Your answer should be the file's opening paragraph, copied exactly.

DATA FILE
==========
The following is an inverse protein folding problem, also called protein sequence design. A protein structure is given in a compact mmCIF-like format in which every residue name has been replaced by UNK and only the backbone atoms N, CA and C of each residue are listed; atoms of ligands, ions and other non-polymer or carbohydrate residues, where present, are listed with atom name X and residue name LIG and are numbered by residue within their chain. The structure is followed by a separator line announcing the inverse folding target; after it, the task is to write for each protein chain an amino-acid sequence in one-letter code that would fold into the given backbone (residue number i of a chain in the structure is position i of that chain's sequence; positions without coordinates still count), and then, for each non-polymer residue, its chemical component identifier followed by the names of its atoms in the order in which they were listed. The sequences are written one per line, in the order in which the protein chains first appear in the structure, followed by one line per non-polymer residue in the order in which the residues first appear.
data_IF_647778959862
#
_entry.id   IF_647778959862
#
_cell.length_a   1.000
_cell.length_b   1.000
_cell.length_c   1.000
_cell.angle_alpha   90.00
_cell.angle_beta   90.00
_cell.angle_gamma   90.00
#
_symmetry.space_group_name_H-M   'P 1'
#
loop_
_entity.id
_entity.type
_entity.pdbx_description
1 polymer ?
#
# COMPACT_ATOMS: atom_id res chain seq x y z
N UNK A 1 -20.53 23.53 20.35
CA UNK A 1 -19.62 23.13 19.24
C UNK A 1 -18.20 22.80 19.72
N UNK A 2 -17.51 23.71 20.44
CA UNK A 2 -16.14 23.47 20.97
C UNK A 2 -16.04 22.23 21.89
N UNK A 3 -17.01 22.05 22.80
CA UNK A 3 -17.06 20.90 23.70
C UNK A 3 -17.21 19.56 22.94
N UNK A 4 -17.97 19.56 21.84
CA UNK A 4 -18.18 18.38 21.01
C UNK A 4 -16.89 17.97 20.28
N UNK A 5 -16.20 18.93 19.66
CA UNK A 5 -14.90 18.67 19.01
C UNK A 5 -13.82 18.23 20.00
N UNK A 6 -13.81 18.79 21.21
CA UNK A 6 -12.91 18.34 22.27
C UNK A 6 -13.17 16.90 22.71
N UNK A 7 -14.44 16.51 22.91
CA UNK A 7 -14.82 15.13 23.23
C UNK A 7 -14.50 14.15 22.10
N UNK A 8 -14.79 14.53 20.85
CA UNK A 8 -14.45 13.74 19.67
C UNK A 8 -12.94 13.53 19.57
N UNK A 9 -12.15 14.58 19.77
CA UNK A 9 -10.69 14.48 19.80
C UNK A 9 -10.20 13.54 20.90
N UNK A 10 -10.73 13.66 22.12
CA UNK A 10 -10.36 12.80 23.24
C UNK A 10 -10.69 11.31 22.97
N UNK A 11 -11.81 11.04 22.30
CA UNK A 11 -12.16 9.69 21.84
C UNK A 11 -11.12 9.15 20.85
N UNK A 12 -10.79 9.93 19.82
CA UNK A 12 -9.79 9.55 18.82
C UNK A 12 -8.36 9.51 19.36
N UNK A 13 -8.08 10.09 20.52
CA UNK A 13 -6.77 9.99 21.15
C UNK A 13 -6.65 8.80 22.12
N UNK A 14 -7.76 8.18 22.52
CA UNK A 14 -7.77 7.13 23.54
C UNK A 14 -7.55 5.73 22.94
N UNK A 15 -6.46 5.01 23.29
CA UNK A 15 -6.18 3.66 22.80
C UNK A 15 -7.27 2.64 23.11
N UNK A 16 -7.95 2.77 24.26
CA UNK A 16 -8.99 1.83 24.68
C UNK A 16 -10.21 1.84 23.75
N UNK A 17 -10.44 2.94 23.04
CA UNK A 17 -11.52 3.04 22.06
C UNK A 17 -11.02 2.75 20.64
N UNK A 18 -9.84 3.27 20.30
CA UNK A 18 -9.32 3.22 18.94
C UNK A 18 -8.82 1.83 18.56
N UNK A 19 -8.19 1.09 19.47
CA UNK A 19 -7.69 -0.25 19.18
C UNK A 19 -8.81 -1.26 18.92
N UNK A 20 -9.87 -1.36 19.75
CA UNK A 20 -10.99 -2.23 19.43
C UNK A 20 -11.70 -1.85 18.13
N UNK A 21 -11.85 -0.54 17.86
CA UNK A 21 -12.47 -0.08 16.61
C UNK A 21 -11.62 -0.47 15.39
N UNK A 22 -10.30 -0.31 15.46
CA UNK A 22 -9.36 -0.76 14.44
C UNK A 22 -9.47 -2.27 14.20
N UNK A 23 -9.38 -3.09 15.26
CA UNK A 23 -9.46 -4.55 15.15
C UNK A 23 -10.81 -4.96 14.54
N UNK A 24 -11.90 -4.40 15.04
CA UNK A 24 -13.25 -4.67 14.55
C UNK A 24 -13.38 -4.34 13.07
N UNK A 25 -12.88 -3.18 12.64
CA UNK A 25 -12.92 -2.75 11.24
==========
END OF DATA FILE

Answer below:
The following is an inverse protein folding problem, also called protein sequence design. A protein structure is given in a compact mmCIF-like format in which every residue name has been replaced by UNK and only the backbone atoms N, CA and C of each residue are listed; atoms of ligands, ions and other non-polymer or carbohydrate residues, where present, are listed with atom name X and residue name LIG and are numbered by residue within their chain. The structure is followed by a separator line announcing the inverse folding target; after it, the task is to write for each protein chain an amino-acid sequence in one-letter code that would fold into the given backbone (residue number i of a chain in the structure is position i of that chain's sequence; positions without coordinates still count), and then, for each non-polymer residue, its chemical component identifier followed by the names of its atoms in the order in which they were listed. The sequences are written one per line, in the order in which the protein chains first appear in the structure, followed by one line per non-polymer residue in the order in which the residues first appear.